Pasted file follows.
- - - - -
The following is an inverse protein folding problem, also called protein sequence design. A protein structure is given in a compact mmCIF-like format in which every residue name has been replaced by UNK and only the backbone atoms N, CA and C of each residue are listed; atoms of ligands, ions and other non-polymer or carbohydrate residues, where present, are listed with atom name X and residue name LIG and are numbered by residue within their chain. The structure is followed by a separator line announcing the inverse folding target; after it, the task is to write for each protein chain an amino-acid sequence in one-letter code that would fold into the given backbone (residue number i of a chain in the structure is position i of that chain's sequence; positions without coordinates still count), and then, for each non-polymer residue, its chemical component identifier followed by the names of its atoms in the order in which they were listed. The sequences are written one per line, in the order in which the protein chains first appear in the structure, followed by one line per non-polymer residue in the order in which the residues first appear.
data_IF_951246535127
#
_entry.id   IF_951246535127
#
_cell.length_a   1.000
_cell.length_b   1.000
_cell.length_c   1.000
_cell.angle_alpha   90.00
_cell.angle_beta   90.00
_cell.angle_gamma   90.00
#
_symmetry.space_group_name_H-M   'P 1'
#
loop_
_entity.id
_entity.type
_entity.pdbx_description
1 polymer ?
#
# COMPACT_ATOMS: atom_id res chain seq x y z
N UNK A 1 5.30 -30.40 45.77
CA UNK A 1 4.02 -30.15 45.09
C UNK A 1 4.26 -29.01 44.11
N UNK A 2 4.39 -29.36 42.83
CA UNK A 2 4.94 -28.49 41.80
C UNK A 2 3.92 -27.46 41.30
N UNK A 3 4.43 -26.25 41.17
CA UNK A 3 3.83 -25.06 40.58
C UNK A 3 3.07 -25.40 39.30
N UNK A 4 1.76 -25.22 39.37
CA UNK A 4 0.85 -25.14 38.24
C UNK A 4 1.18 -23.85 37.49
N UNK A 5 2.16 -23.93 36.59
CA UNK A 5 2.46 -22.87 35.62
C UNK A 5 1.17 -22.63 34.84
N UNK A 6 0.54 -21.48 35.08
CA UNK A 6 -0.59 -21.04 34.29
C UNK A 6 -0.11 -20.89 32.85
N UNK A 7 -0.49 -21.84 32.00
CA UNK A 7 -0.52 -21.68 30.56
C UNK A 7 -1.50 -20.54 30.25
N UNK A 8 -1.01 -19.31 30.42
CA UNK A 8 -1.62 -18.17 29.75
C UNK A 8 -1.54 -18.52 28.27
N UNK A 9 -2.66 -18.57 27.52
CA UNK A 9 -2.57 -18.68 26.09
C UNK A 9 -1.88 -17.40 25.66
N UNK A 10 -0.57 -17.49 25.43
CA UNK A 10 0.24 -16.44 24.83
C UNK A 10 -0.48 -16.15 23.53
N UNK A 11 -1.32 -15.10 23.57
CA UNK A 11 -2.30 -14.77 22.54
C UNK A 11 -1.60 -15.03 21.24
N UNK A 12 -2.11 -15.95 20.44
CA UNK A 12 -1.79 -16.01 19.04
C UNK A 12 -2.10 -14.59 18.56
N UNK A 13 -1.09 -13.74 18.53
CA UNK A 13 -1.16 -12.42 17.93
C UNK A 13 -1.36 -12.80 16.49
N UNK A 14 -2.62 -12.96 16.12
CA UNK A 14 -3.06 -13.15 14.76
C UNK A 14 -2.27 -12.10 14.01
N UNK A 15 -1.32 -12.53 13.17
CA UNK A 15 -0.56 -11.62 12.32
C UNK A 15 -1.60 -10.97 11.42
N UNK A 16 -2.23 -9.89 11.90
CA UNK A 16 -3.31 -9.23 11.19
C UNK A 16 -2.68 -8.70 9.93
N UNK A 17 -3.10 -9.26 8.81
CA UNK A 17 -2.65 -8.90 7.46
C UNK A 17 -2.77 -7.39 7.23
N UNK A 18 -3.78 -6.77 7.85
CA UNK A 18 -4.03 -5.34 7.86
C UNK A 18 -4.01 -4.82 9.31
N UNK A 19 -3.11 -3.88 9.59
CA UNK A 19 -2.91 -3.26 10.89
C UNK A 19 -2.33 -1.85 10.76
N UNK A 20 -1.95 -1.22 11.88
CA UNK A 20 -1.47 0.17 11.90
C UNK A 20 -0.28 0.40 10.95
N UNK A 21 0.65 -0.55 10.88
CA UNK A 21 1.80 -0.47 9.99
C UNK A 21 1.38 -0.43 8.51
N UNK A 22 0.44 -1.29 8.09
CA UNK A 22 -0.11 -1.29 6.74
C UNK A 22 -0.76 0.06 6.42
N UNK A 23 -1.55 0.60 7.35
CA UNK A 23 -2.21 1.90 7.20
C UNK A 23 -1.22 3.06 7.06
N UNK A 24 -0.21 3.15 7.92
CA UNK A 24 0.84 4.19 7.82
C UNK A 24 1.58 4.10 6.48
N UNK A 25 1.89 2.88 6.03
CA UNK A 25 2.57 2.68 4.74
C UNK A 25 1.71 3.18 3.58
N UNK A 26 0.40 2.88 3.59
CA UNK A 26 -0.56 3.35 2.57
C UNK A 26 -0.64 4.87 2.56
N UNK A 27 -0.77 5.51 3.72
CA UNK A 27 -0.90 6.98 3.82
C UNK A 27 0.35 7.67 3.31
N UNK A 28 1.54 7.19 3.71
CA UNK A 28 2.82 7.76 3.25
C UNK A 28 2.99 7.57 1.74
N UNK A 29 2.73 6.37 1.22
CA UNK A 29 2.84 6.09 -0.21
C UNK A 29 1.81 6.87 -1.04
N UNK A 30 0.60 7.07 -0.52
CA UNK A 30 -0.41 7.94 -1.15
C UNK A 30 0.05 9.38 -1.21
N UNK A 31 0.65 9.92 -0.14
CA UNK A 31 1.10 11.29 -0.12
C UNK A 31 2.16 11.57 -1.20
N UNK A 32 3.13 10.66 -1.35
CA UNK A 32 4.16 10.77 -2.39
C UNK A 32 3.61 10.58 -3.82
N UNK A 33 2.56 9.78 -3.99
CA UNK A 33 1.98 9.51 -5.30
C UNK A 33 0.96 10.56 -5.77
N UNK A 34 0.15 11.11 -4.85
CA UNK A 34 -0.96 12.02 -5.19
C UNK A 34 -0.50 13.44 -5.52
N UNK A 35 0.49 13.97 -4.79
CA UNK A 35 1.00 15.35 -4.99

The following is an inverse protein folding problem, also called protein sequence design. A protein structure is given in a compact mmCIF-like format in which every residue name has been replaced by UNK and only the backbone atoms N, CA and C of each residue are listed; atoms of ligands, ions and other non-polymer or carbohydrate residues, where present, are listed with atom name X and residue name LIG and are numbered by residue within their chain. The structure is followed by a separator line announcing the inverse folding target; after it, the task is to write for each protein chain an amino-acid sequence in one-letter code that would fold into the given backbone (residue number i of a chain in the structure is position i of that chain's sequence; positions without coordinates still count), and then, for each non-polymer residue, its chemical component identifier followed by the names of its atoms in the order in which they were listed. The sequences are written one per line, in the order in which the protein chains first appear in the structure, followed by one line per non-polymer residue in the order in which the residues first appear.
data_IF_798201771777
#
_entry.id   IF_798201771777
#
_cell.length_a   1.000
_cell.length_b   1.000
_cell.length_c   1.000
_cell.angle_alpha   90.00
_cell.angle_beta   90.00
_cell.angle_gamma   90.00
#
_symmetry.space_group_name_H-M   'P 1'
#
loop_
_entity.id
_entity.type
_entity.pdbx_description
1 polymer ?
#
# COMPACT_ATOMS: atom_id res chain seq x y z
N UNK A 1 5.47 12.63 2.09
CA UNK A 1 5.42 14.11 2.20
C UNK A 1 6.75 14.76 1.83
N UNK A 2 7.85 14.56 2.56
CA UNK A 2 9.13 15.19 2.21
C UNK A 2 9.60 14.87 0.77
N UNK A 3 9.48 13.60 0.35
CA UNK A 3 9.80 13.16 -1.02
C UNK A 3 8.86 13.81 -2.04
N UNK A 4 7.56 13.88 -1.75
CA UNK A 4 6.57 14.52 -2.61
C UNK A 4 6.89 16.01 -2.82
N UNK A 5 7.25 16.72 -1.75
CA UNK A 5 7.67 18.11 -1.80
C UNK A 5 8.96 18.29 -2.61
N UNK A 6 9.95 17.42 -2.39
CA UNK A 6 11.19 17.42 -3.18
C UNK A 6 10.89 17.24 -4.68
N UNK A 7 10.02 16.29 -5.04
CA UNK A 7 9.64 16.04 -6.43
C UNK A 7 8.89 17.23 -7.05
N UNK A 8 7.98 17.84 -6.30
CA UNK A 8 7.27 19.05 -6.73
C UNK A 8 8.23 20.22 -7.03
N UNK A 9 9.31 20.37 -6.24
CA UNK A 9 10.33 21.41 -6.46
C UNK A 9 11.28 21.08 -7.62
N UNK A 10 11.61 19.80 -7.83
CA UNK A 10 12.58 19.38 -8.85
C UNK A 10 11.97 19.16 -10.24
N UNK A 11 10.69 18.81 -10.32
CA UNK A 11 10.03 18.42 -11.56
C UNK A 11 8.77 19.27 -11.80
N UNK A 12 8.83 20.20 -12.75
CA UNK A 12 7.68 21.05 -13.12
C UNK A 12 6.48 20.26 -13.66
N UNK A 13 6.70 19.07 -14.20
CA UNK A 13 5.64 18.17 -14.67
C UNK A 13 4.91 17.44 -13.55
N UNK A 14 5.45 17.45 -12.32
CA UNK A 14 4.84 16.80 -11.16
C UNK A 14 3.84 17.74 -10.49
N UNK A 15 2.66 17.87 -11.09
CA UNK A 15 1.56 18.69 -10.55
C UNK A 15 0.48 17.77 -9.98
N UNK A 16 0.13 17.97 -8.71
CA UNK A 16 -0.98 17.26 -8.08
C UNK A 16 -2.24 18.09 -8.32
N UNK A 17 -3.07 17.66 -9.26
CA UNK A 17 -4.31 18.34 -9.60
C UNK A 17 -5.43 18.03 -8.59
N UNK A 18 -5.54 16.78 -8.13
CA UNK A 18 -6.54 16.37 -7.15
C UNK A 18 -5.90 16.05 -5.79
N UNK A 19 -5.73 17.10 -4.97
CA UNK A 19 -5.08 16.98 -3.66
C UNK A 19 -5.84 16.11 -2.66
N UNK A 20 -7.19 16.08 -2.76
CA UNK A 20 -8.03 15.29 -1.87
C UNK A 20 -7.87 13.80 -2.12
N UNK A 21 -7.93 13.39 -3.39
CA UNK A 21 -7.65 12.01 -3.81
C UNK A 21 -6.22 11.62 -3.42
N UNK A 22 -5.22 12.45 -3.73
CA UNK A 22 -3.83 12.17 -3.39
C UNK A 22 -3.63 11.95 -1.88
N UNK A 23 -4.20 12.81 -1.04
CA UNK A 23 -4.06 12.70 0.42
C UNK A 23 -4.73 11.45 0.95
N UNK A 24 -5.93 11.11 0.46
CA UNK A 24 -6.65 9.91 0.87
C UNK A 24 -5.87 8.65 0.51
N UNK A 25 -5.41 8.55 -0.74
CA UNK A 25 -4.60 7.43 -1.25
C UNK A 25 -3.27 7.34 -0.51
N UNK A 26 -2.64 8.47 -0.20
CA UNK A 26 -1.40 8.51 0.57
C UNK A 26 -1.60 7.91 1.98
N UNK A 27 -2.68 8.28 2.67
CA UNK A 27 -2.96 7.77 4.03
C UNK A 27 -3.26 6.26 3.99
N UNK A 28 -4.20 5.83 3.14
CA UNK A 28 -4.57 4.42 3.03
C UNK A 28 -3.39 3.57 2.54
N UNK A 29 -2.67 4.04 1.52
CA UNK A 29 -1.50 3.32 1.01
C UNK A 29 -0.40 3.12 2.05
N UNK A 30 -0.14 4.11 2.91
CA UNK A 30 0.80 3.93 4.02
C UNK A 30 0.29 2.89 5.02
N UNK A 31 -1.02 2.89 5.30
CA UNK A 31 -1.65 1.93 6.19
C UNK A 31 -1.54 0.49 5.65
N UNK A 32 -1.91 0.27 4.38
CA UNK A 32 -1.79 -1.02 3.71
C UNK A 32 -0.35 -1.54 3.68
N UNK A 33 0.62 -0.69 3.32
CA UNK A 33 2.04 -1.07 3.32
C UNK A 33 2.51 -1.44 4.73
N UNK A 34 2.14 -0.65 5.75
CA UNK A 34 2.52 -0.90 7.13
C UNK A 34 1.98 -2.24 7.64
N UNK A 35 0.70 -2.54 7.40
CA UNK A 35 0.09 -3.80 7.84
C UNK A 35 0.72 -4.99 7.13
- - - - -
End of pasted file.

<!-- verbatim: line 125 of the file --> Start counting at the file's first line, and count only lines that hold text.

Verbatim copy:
CA UNK A 35 1.00 15.35 -4.99